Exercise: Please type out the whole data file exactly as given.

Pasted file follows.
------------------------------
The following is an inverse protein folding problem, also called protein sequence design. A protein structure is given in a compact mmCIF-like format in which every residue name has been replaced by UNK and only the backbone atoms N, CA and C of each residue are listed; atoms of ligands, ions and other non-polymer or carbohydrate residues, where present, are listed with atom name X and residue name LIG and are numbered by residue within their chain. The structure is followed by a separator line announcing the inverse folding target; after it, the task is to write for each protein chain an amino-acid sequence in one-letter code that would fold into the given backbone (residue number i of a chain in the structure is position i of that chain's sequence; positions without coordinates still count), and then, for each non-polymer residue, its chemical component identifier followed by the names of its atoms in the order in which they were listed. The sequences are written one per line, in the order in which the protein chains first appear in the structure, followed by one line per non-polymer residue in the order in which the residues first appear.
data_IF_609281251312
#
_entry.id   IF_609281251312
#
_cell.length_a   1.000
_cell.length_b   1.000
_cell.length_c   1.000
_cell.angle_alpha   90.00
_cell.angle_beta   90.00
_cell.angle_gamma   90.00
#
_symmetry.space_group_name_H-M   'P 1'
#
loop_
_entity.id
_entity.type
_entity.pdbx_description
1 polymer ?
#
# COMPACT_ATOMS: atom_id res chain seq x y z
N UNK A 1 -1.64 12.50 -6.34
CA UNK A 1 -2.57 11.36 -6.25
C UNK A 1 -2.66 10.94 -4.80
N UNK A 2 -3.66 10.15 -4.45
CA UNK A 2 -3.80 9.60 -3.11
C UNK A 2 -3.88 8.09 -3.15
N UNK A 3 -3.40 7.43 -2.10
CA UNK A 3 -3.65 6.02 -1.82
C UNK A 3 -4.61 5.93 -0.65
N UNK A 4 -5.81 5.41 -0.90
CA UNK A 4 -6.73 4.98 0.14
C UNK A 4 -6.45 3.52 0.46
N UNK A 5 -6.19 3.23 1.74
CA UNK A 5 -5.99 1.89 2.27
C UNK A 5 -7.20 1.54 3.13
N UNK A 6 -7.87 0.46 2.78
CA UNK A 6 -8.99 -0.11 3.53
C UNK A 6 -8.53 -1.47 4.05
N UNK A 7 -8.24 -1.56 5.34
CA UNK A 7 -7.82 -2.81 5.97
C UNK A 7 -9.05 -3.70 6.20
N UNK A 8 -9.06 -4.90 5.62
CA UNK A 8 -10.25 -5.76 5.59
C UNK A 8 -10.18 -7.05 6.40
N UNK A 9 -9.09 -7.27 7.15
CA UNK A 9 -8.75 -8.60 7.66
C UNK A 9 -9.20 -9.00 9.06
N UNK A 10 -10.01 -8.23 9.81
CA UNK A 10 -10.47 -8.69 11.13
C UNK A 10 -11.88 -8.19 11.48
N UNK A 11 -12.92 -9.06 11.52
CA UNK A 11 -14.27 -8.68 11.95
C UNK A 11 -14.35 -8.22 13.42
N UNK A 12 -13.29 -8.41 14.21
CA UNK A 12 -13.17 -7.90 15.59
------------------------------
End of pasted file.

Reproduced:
The following is an inverse protein folding problem, also called protein sequence design. A protein structure is given in a compact mmCIF-like format in which every residue name has been replaced by UNK and only the backbone atoms N, CA and C of each residue are listed; atoms of ligands, ions and other non-polymer or carbohydrate residues, where present, are listed with atom name X and residue name LIG and are numbered by residue within their chain. The structure is followed by a separator line announcing the inverse folding target; after it, the task is to write for each protein chain an amino-acid sequence in one-letter code that would fold into the given backbone (residue number i of a chain in the structure is position i of that chain's sequence; positions without coordinates still count), and then, for each non-polymer residue, its chemical component identifier followed by the names of its atoms in the order in which they were listed. The sequences are written one per line, in the order in which the protein chains first appear in the structure, followed by one line per non-polymer residue in the order in which the residues first appear.
data_IF_609281251312
#
_entry.id   IF_609281251312
#
_cell.length_a   1.000
_cell.length_b   1.000
_cell.length_c   1.000
_cell.angle_alpha   90.00
_cell.angle_beta   90.00
_cell.angle_gamma   90.00
#
_symmetry.space_group_name_H-M   'P 1'
#
loop_
_entity.id
_entity.type
_entity.pdbx_description
1 polymer ?
#
# COMPACT_ATOMS: atom_id res chain seq x y z
N UNK A 1 -1.64 12.50 -6.34
CA UNK A 1 -2.57 11.36 -6.25
C UNK A 1 -2.66 10.94 -4.80
N UNK A 2 -3.66 10.15 -4.45
CA UNK A 2 -3.80 9.60 -3.11
C UNK A 2 -3.88 8.09 -3.15
N UNK A 3 -3.40 7.43 -2.10
CA UNK A 3 -3.65 6.02 -1.82
C UNK A 3 -4.61 5.93 -0.65
N UNK A 4 -5.81 5.41 -0.90
CA UNK A 4 -6.73 4.98 0.14
C UNK A 4 -6.45 3.52 0.46
N UNK A 5 -6.19 3.23 1.74
CA UNK A 5 -5.99 1.89 2.27
C UNK A 5 -7.20 1.54 3.13
N UNK A 6 -7.87 0.46 2.78
CA UNK A 6 -8.99 -0.11 3.53
C UNK A 6 -8.53 -1.47 4.05
N UNK A 7 -8.24 -1.56 5.34
CA UNK A 7 -7.82 -2.81 5.97
C UNK A 7 -9.05 -3.70 6.20
N UNK A 8 -9.06 -4.90 5.62
CA UNK A 8 -10.25 -5.76 5.59
C UNK A 8 -10.18 -7.05 6.40
N UNK A 9 -9.09 -7.27 7.15
CA UNK A 9 -8.75 -8.60 7.66
C UNK A 9 -9.20 -9.00 9.06
N UNK A 10 -10.01 -8.23 9.81
CA UNK A 10 -10.47 -8.69 11.13
C UNK A 10 -11.88 -8.19 11.48
N UNK A 11 -12.92 -9.06 11.52
CA UNK A 11 -14.27 -8.68 11.95
C UNK A 11 -14.35 -8.22 13.42
N UNK A 12 -13.29 -8.41 14.21
CA UNK A 12 -13.17 -7.90 15.59